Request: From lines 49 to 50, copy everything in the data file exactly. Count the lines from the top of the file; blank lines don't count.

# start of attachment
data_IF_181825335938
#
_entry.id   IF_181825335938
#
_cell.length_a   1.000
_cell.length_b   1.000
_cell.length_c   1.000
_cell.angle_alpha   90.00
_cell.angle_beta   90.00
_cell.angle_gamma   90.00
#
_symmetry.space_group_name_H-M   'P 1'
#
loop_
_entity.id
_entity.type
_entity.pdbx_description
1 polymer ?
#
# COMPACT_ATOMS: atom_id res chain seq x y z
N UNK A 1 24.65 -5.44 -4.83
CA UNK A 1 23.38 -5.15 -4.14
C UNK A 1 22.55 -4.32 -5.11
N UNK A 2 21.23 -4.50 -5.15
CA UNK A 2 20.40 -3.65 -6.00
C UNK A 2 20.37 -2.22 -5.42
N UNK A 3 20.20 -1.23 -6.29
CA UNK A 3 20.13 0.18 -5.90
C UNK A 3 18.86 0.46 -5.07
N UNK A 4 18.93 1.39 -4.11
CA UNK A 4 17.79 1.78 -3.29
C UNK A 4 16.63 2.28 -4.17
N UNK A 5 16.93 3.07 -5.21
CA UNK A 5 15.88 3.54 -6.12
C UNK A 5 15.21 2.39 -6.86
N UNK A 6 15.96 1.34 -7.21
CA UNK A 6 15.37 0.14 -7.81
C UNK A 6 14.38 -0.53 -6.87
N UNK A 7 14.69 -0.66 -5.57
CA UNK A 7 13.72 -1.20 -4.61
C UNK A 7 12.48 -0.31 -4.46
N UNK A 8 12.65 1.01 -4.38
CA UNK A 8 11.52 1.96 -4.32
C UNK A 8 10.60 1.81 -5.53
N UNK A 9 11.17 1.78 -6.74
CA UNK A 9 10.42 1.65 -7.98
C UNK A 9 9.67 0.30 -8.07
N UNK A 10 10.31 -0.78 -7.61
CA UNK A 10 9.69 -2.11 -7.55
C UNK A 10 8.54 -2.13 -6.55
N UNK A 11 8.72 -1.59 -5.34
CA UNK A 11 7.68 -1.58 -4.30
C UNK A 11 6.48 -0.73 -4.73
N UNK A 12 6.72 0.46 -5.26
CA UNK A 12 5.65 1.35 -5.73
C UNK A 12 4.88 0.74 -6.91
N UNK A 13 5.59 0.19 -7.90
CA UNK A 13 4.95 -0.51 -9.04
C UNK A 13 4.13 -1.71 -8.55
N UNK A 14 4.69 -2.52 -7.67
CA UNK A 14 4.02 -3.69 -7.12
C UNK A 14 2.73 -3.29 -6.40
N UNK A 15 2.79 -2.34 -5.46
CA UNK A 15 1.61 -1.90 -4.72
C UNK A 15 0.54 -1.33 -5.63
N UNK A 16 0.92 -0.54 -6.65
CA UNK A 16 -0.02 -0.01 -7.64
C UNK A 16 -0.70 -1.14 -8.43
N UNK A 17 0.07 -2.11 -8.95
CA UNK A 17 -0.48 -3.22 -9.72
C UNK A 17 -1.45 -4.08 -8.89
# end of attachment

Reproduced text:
CA UNK A 10 9.69 -2.11 -7.55
C UNK A 10 8.54 -2.13 -6.55